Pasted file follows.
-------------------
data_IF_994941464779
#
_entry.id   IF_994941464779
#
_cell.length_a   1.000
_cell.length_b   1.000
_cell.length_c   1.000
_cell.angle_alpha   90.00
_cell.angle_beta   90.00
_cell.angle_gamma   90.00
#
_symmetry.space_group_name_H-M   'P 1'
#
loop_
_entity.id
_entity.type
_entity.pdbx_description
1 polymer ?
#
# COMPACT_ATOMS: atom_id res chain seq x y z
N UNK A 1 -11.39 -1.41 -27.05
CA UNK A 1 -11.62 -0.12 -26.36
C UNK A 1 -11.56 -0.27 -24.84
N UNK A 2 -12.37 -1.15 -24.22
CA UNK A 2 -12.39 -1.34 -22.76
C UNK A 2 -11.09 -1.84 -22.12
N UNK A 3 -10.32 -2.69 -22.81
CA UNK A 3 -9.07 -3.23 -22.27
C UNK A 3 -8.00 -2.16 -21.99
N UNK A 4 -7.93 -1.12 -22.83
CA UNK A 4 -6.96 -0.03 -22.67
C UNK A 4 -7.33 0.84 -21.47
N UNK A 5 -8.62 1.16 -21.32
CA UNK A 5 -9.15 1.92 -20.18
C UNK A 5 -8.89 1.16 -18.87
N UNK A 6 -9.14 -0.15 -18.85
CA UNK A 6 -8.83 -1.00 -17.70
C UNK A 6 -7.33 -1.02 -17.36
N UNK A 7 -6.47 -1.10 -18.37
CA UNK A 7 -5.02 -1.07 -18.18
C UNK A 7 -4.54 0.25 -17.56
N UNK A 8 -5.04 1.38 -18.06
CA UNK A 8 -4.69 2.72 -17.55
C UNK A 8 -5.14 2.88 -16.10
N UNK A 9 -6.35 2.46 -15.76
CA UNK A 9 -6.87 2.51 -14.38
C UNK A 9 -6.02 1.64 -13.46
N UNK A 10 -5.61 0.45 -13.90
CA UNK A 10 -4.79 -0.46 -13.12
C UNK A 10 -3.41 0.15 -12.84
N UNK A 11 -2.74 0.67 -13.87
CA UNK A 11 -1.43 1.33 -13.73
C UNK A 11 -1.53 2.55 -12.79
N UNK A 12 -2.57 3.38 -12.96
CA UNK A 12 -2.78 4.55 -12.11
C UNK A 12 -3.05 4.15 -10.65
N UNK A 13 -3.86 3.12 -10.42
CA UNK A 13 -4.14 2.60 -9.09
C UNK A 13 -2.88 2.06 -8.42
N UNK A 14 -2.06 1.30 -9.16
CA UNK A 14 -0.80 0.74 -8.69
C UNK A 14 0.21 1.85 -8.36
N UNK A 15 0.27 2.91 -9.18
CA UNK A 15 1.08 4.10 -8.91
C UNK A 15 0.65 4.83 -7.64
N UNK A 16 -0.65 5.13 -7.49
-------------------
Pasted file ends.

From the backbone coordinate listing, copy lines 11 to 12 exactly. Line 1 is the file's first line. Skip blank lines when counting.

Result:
#
_symmetry.space_group_name_H-M   'P 1'